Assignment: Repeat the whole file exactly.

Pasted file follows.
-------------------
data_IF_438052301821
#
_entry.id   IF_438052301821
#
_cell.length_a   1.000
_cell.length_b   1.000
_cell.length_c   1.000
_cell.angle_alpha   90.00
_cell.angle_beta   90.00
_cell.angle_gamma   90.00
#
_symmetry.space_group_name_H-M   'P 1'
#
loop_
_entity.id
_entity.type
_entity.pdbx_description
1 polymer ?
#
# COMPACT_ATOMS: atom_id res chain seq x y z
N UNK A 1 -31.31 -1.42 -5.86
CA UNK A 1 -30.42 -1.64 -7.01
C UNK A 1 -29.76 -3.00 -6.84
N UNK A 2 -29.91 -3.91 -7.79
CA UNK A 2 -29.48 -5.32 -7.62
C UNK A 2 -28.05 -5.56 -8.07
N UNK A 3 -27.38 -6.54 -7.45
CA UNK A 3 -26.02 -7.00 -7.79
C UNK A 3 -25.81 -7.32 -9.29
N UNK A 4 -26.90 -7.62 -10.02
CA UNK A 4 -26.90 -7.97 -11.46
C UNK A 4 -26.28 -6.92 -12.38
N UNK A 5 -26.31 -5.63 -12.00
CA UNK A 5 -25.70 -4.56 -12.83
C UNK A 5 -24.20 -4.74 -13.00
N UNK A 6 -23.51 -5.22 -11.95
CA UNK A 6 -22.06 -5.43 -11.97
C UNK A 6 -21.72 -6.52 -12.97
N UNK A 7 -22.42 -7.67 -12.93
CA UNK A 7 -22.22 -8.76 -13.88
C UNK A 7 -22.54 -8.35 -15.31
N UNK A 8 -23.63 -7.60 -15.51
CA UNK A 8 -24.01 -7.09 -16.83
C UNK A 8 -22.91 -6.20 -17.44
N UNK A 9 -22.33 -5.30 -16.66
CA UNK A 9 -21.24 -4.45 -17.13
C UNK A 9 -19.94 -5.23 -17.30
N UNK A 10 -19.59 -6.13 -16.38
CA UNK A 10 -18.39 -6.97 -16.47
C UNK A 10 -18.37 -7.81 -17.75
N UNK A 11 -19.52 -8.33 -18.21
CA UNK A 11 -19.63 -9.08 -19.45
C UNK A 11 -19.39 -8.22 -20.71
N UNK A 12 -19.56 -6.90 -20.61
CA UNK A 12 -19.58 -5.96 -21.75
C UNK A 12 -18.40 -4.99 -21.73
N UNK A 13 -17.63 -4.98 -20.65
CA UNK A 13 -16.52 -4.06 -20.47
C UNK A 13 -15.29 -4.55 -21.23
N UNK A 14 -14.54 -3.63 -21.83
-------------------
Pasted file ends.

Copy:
data_IF_438052301821
#
_entry.id   IF_438052301821
#
_cell.length_a   1.000
_cell.length_b   1.000
_cell.length_c   1.000
_cell.angle_alpha   90.00
_cell.angle_beta   90.00
_cell.angle_gamma   90.00
#
_symmetry.space_group_name_H-M   'P 1'
#
loop_
_entity.id
_entity.type
_entity.pdbx_description
1 polymer ?
#
# COMPACT_ATOMS: atom_id res chain seq x y z
N UNK A 1 -31.31 -1.42 -5.86
CA UNK A 1 -30.42 -1.64 -7.01
C UNK A 1 -29.76 -3.00 -6.84
N UNK A 2 -29.91 -3.91 -7.79
CA UNK A 2 -29.48 -5.32 -7.62
C UNK A 2 -28.05 -5.56 -8.07
N UNK A 3 -27.38 -6.54 -7.45
CA UNK A 3 -26.02 -7.00 -7.79
C UNK A 3 -25.81 -7.32 -9.29
N UNK A 4 -26.90 -7.62 -10.02
CA UNK A 4 -26.90 -7.97 -11.46
C UNK A 4 -26.28 -6.92 -12.38
N UNK A 5 -26.31 -5.63 -12.00
CA UNK A 5 -25.70 -4.56 -12.83
C UNK A 5 -24.20 -4.74 -13.00
N UNK A 6 -23.51 -5.22 -11.95
CA UNK A 6 -22.06 -5.43 -11.97
C UNK A 6 -21.72 -6.52 -12.97
N UNK A 7 -22.42 -7.67 -12.93
CA UNK A 7 -22.22 -8.76 -13.88
C UNK A 7 -22.54 -8.35 -15.31
N UNK A 8 -23.63 -7.60 -15.51
CA UNK A 8 -24.01 -7.09 -16.83
C UNK A 8 -22.91 -6.20 -17.44
N UNK A 9 -22.33 -5.30 -16.66
CA UNK A 9 -21.24 -4.45 -17.13
C UNK A 9 -19.94 -5.23 -17.30
N UNK A 10 -19.59 -6.13 -16.38
CA UNK A 10 -18.39 -6.97 -16.47
C UNK A 10 -18.37 -7.81 -17.75
N UNK A 11 -19.52 -8.33 -18.21
CA UNK A 11 -19.63 -9.08 -19.45
C UNK A 11 -19.39 -8.22 -20.71
N UNK A 12 -19.56 -6.90 -20.61
CA UNK A 12 -19.58 -5.96 -21.75
C UNK A 12 -18.40 -4.99 -21.73
N UNK A 13 -17.63 -4.98 -20.65
CA UNK A 13 -16.52 -4.06 -20.47
C UNK A 13 -15.29 -4.55 -21.23
N UNK A 14 -14.54 -3.63 -21.83